GVSU And U-M Become Partners


    GRAND RAPIDS — An arrangement with the University of Michigan allowing Grand Valley State University students to earn dual degrees — including a doctorate in pharmacy — could set the stage for the eventual creation of a pharmacy college in West Michigan.

    GVSU made the arrangement with U-M after GVSU’s president, Mark Murray, put on hold a proposal to create a new college of pharmacy.

    The college originally was to be based out of GVSU’s new Center for Health Professions now under construction in downtown Grand Rapids.

    In lieu of GVSU creating its own pharmacy program at a considerable cost to address a growing demand for pharmacists, Murray opted in mid-2001 to forge a partnership with one of the three Michigan universities already offering a pharmacy program: Wayne State, Ferris State and U-M.

    Donna Larson, associate dean of science and pharmacy at GVSU, said the decision came as the local economy was beginning to, as she put it, “take a nosedive.”

    “The time was not right for a new and expensive clinical program like pharmacy,” Larson said. “It’s a major undertaking for the university.”

    Larson now expects a decision from the president this winter on whether to proceed with launching a four-year pharmacy program at GVSU.

    The program, proposed with a capacity for 60 to 65 students a year, would help to address a growing shortage of pharmacists at the retail, clinical, and research and development levels.

    “The need is there, the student demand is there, and the faculty support is there,” Larson said.

    No matter what’s decided, GVSU will forge ahead with its new arrangement with U-M, Larson said.

    Under the partnership, GVSU students earning a bachelor’s degree in biomedical sciences and who wish to study pharmacy may apply to the U-M College of Pharmacy. If accepted, and after three years at GVSU, students would spend what would be their senior year in college studying in Ann Arbor, beginning work toward a pharmacy degree.

    College credits earned during their first year at U-M’s College of Pharmacy would apply toward their GVSU degree in biomedical sciences.

    The net result for students would be to apply a year from their undergraduate studies toward a pharmacy degree, and to save a year of academic time — not to mention tuition and other costs — in a program process that normally takes at least eight years.

    Through the joint U-M and GVSU program, they could earn their pharmacy degree in seven years.

    But the dual degree program is limited to only a handful of GVSU students, up to five a year, Larson said.

    She said she’s hopeful that GVSU eventually can proceed with its own pharmacy program.

    Data show that pharmacists are in growing demand as the population ages and with the greater usage of medications.

    Employment for pharmacists is expected to grow faster than the national average for all occupations in the United States between now and 2010, according to the 2002-03 edition of the U.S. Bureau of Labor Statistics’ Occupations Outlook Handbook.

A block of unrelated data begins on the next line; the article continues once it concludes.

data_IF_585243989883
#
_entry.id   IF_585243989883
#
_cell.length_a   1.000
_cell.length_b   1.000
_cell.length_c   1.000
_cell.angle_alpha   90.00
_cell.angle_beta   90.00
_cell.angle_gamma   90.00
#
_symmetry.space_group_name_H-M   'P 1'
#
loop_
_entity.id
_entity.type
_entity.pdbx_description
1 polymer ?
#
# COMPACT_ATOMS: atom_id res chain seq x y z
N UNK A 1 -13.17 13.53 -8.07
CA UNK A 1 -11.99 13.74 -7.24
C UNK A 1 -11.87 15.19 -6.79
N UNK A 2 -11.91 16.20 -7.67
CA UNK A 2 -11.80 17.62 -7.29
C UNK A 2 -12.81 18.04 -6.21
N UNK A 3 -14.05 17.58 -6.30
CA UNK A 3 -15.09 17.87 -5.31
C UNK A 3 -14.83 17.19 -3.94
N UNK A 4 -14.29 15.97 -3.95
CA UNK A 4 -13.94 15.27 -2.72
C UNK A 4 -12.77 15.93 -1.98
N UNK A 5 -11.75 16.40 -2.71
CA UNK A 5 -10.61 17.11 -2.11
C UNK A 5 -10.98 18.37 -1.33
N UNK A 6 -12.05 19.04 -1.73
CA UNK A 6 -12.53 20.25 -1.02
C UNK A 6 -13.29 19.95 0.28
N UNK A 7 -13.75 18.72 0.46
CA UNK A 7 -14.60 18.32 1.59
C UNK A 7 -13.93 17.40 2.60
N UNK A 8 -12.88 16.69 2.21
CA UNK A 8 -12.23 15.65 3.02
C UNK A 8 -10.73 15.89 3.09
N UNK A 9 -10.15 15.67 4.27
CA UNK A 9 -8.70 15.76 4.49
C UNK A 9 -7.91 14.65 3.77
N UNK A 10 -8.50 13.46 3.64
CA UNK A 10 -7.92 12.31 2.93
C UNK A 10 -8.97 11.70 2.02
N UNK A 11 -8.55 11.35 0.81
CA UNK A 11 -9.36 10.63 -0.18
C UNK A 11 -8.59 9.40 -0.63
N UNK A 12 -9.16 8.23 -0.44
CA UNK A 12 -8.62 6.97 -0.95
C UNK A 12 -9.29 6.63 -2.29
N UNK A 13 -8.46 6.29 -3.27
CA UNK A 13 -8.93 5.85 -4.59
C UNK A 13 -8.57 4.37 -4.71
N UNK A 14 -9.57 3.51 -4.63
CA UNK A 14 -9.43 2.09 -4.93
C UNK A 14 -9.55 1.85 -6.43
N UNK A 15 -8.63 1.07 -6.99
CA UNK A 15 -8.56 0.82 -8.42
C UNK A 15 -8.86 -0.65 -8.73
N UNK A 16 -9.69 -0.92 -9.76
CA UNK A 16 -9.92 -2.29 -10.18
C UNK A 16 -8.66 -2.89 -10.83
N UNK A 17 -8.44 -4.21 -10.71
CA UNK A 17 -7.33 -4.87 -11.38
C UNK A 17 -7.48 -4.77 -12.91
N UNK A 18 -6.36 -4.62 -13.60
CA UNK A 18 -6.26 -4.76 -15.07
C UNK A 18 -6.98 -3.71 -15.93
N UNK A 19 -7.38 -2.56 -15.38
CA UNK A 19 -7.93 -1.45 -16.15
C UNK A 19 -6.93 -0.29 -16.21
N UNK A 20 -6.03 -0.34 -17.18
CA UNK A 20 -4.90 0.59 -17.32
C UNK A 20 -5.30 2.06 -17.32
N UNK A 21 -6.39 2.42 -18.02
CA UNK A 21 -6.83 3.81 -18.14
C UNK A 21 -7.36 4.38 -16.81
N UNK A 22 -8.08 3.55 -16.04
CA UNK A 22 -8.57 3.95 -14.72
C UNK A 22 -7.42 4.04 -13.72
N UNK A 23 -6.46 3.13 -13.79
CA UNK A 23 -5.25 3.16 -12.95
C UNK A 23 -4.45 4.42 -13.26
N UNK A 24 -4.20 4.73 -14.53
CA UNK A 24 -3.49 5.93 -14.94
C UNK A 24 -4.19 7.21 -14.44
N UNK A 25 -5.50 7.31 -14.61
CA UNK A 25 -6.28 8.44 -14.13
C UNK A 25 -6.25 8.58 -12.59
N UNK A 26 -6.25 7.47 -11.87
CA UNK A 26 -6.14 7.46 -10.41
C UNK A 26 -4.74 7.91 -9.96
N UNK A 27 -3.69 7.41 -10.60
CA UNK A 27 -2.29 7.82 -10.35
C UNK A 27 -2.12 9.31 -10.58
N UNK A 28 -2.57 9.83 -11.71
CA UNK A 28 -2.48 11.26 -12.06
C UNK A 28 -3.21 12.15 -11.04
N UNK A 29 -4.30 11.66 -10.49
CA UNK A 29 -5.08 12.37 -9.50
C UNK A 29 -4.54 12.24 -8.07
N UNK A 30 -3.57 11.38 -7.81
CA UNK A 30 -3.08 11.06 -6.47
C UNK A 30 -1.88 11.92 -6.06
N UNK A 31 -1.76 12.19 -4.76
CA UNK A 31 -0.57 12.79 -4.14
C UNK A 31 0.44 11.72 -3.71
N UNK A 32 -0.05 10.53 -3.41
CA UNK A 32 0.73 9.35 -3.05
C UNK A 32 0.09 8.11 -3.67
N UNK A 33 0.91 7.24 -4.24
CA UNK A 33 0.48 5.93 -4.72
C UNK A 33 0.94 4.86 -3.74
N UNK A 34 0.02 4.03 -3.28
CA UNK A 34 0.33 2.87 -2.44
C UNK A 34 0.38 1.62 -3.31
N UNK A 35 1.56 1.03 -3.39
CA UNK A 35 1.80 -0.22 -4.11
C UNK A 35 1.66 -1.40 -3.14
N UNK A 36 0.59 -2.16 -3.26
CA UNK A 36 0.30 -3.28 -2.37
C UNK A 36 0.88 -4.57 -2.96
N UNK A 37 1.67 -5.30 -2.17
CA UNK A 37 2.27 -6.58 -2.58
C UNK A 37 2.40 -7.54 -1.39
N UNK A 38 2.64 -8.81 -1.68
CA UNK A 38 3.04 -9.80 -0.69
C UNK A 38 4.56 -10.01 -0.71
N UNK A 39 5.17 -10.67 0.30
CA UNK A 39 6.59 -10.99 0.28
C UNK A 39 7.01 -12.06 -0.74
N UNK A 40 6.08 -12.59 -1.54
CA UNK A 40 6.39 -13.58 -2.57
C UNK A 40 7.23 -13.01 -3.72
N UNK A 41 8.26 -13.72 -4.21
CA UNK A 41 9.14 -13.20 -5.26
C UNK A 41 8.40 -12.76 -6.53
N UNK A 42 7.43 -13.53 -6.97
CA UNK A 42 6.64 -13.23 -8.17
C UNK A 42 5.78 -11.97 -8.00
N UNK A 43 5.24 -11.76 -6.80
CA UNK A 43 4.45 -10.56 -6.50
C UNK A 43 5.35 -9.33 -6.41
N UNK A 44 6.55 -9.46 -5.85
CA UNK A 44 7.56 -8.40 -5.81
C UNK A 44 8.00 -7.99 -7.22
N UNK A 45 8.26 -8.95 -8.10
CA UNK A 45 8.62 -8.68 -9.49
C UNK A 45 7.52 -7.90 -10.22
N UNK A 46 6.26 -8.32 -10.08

Larson said the need for more trained pharmacists is reported across all occupations: retail, hospitals, and research and development settings.

    She said pharmacists — as a primary link with consumers — are taking on a more prominent role in the overall health care system.

    “A pharmacist has been one of those hidden roles in health care over the years. They’ve just kind of been hidden on students’ radar screens, but now they’re very much in the forefront,” Larson said. “They’re very much an important component of the health-care delivery team.

    “There is such a huge need,” she added.

    A recently released study from the American Association of Colleges of Pharmacy predicted a shortfall of 157,000 pharmacists in the United States by 2020.

    The report, released Oct. 7, also cites a growing need for pharmacy education.

    The U.S. Bureau of Labor Statistics estimates that pharmacists held about 217,000 jobs nationwide in 2000. Sixty percent of them worked in retail settings.

    The median salary for a pharmacist in 2000 was $73,730 for those who worked in a department store, $72,440 in a grocery store, and $72,110 in a drug store. Hospital-based pharmacists earned a median salary of $68,760.

    Even if GVSU were to start its own pharmacy program, Larson said the West Michigan institution would continue the partnership with U-M, which offers a program geared toward research and development. The proposal from GVSU staff that’s awaiting a decision is for pharmacists in clinical settings.

    “There’s always going to be students who are going to be best served going into a flagship, research university like the University of Michigan,” Larson said.           

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